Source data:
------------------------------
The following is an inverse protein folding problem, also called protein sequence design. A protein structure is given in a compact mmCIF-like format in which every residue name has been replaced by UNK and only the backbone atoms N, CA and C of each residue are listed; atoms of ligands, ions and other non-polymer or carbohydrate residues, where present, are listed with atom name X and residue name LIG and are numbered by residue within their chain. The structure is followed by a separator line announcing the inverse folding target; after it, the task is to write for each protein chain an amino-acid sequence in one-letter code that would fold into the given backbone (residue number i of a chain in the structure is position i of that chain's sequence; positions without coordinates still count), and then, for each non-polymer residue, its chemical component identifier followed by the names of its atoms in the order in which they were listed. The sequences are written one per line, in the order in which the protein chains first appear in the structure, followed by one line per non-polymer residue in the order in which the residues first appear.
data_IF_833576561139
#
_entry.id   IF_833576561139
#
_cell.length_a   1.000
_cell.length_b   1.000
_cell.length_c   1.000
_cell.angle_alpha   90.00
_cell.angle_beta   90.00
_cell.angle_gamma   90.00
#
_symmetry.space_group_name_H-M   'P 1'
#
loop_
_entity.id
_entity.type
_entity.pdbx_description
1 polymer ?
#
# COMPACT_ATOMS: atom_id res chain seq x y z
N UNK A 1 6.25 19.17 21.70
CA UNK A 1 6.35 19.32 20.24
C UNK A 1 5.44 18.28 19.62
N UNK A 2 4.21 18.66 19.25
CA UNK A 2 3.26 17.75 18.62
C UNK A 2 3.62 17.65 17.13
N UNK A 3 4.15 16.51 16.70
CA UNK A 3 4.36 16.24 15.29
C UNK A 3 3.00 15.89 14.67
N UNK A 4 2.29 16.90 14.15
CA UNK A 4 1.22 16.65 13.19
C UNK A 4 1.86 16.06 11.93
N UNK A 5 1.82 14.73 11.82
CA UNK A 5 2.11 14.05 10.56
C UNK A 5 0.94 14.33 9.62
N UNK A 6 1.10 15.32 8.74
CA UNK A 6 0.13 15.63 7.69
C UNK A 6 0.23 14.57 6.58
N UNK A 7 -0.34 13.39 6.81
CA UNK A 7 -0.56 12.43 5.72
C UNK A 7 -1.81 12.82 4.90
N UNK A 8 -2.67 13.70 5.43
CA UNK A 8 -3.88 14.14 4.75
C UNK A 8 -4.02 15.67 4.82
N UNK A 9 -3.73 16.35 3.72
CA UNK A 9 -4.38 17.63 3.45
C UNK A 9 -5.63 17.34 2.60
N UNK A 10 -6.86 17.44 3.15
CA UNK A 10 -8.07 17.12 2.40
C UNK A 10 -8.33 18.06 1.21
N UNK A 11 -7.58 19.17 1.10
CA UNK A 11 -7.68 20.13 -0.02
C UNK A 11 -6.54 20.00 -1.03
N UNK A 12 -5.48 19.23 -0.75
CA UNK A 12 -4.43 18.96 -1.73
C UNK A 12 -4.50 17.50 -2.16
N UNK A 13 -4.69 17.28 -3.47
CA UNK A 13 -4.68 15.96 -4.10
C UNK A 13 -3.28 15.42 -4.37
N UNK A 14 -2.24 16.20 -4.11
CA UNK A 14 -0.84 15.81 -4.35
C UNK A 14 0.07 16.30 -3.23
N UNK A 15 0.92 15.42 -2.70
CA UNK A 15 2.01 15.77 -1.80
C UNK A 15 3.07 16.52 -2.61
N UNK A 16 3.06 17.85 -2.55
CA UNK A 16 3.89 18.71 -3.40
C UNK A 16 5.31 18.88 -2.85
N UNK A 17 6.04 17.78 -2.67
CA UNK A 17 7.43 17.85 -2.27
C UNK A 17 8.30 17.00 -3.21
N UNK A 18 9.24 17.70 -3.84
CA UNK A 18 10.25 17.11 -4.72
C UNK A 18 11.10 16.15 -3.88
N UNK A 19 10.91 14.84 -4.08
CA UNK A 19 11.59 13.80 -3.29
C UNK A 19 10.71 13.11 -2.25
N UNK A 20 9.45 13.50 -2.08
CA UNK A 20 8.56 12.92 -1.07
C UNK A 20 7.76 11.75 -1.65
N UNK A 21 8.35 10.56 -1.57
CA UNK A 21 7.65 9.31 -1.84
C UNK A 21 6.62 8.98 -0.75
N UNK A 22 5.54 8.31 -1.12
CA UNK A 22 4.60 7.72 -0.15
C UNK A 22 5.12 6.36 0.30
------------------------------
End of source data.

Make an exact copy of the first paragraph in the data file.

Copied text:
The following is an inverse protein folding problem, also called protein sequence design. A protein structure is given in a compact mmCIF-like format in which every residue name has been replaced by UNK and only the backbone atoms N, CA and C of each residue are listed; atoms of ligands, ions and other non-polymer or carbohydrate residues, where present, are listed with atom name X and residue name LIG and are numbered by residue within their chain. The structure is followed by a separator line announcing the inverse folding target; after it, the task is to write for each protein chain an amino-acid sequence in one-letter code that would fold into the given backbone (residue number i of a chain in the structure is position i of that chain's sequence; positions without coordinates still count), and then, for each non-polymer residue, its chemical component identifier followed by the names of its atoms in the order in which they were listed. The sequences are written one per line, in the order in which the protein chains first appear in the structure, followed by one line per non-polymer residue in the order in which the residues first appear.